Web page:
The places we go

Some nights are for driving.

Tonight I drove I-280 south from San Francisco on my way back from a raucous afternoon at the Golden Gate Races. It was one of those winter days that I think only happen in California. There really is only one word for it, that light: nostalgic.

The drive tonight reminded me of a summer night in Davis last summer, the night before I moved to San Jose.

I had completed grad school a mere 48 hours earlier and spent that entire weekend fitting two years’ worth of work into the back of my 2002 Volvo. It was one of those summer days where the sun goes on forever. When I was a child, playing outside on nights like that, I'd imagine that on the other side of the Berryessa Hills, Paul Bunyan would be standing there with his ox and a hatchet, lifting the sun above the hills. I was always drawn to follow that horizon, if anything to find him standing there, keeping the night at bay.

When I don't know where to go on summer nights in Davis I go to Fairfield School. That hot night last summer was no different. I got in my car and drove out on the county roads west of town.

There was an unintentional poetry to it; returning, almost without thought, to the place where I first learned to learn, the very first school that meant anything to me, just hours after completing an advanced degree. When I go out there among the oak trees, I still think of Debbie Clark, the second grade teacher who let me be shy, the woman who agreed to be my pen pal, even though we lived only blocks from each other. She had two beautiful grown daughters but had room in her heart for a dorky shy seven-year-old; this was the same woman who, a few years later, was diagnosed with breast cancer. I was in seventh grade and I still remember her dying wish: to be surrounded in flowers. Someone, I don't know who, organized a group of Fairfield students and parents, and the group of us gathered to rototill her new backyard, and all that spring we trimmed rosebushes and watered her lawn. A few months later she succumbed to breast cancer at the young age of 45. The complete lack of reason for it all - the irrationality of it, seeing a good person get sick, left an impression that remains with me today.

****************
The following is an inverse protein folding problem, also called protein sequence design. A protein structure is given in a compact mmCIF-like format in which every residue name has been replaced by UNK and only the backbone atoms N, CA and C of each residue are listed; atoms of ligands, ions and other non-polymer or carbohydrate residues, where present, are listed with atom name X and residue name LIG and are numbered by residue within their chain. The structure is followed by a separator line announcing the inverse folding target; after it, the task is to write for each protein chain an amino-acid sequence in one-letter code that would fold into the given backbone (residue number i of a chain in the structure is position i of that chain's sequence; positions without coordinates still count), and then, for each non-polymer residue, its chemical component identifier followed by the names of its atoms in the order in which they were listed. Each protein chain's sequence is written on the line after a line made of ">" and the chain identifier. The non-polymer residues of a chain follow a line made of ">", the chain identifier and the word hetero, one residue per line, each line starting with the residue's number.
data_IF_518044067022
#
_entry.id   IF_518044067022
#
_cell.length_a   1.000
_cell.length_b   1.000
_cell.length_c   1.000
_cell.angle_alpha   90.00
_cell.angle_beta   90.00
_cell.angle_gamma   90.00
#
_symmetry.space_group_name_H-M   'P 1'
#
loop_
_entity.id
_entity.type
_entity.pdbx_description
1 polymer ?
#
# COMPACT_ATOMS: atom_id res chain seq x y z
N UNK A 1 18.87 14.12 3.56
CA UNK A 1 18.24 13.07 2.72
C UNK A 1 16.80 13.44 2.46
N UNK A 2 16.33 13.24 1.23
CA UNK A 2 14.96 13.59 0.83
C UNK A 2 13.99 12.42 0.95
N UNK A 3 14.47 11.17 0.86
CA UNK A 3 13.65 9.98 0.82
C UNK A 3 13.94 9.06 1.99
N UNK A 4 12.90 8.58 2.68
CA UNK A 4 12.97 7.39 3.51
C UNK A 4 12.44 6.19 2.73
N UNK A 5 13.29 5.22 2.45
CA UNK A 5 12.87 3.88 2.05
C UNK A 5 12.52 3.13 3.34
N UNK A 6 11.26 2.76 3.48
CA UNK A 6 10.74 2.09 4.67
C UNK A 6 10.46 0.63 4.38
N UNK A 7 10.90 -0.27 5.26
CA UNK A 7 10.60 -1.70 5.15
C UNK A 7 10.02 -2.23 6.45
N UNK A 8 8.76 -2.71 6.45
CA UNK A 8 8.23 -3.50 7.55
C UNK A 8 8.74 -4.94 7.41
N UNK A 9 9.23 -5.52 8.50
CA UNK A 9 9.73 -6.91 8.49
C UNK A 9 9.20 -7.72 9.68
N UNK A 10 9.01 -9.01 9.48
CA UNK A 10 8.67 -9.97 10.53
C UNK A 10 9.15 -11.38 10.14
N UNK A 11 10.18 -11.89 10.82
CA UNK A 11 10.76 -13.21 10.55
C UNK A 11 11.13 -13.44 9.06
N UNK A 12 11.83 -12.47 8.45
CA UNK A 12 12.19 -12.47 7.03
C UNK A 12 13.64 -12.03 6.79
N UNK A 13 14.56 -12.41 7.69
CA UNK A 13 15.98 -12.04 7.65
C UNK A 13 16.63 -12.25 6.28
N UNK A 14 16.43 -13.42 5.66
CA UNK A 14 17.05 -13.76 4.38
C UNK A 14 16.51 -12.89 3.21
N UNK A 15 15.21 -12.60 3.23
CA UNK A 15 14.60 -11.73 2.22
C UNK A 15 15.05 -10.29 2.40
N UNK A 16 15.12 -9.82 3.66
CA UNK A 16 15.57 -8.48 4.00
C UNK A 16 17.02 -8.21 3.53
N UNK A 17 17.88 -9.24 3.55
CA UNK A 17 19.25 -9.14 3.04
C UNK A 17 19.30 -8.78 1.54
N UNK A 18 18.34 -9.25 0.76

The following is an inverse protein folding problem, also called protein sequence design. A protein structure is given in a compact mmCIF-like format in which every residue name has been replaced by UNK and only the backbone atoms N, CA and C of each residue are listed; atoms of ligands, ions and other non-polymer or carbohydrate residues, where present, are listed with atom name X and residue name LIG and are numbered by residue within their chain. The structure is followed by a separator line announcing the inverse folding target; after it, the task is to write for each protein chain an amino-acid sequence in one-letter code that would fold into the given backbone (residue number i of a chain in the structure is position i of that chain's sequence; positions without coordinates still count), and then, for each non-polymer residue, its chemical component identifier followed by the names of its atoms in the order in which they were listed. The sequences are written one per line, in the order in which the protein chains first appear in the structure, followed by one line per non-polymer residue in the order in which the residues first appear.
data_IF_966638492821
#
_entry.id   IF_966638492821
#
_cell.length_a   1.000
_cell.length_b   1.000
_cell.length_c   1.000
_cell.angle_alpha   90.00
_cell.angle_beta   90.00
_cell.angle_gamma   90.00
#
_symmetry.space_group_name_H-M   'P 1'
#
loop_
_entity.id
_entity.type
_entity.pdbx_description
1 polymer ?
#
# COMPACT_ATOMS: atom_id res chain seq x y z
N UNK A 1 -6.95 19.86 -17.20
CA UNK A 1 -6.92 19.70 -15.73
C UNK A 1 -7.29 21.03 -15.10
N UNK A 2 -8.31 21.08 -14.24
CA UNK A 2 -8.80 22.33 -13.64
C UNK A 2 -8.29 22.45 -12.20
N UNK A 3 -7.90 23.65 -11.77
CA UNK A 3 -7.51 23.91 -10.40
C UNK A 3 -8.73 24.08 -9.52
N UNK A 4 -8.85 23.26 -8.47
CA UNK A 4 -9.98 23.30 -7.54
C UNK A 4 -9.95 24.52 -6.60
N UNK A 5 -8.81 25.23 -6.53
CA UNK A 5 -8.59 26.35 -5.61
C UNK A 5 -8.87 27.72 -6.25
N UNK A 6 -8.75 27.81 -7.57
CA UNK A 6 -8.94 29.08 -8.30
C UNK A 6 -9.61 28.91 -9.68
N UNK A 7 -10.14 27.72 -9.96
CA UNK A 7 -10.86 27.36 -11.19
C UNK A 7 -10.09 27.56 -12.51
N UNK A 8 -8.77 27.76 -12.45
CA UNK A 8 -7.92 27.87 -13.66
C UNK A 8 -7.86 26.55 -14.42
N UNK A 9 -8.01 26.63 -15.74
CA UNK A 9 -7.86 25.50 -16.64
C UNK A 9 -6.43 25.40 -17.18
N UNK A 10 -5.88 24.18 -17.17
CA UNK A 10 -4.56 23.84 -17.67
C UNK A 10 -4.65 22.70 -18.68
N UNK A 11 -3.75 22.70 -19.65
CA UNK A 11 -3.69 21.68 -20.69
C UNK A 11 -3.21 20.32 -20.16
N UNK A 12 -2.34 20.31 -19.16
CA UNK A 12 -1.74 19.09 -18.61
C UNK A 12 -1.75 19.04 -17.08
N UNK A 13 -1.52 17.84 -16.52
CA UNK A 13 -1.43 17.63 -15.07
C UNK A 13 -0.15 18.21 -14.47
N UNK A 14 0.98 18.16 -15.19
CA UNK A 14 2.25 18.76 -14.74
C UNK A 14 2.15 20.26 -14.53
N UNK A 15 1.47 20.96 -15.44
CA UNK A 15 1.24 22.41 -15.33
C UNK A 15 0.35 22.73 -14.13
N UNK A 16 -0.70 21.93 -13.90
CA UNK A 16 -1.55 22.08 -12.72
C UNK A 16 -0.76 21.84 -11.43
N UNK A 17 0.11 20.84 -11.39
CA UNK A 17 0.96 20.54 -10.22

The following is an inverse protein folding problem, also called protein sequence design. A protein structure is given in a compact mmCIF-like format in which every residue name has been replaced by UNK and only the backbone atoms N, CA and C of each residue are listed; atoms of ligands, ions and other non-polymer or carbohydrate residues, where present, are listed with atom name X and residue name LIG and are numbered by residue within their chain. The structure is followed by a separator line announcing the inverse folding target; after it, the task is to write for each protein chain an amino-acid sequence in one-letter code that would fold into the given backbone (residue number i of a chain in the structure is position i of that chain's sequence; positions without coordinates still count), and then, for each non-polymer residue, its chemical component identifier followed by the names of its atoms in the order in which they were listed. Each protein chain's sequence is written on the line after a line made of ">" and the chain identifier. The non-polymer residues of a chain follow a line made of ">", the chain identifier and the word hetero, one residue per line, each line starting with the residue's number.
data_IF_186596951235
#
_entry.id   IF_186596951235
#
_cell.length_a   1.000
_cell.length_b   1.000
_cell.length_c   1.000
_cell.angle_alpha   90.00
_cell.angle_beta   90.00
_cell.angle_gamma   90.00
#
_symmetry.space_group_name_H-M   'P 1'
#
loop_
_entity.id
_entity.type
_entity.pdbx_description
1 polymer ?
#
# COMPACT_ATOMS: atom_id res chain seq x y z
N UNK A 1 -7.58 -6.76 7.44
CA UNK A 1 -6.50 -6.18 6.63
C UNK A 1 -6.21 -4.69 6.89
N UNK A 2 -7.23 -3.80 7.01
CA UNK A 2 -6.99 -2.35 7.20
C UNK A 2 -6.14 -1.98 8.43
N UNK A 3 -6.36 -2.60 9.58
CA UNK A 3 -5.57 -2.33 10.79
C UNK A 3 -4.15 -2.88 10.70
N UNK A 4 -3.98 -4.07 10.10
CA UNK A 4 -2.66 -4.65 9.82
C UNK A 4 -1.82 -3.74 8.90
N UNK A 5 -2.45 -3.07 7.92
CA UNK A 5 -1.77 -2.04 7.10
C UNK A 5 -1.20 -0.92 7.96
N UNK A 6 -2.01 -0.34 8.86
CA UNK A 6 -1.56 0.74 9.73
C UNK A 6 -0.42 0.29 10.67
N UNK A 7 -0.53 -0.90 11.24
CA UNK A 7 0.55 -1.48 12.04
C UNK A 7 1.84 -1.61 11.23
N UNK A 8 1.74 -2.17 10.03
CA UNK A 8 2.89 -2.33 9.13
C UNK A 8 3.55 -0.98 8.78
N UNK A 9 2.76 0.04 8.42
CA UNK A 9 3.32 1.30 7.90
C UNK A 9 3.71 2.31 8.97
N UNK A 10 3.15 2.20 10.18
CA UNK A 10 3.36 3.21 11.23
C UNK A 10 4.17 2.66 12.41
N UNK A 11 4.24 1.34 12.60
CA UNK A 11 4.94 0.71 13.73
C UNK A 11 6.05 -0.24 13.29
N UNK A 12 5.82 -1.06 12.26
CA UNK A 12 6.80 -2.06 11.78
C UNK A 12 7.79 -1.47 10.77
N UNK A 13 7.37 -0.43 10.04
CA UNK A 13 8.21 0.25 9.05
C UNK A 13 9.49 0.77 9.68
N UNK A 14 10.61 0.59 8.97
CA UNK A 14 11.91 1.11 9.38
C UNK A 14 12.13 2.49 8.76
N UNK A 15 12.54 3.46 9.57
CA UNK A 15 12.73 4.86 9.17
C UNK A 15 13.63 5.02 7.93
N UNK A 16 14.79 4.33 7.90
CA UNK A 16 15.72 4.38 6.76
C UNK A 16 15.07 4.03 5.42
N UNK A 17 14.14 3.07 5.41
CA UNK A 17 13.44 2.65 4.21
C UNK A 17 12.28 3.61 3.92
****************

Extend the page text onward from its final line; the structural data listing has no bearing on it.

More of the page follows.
I go out to Fairfield and I remember her still, swishing between the desks in those long elementary-school-teacher-dresses, the ones with the alphabet on them, or flowers, and I remember the art of wonder. How that little two-room brick schoolhouse is a place that fills me with wonder, even now. How nostalgia can be different from sentimentality; how you know when a place is meaningful when your feet -- or your wheels -- simply lead you there, on instinct.

There are no Fairfields on 280-South, but there are these luscious woods in every shade of green, and there is this quality of light that shivers in the afternoon. There is Half Moon Bay. Sometimes, if you are lucky, as I was today, there are great white egrets that straddle the freeway divider, standing on one leg without a care in the world, their oblong heads almost invisible if they stand at the right angle.

Sometimes, if you squint your eyes, you can make out Paul Bunyan standing just beyond those hills, propping them up with his hatchet.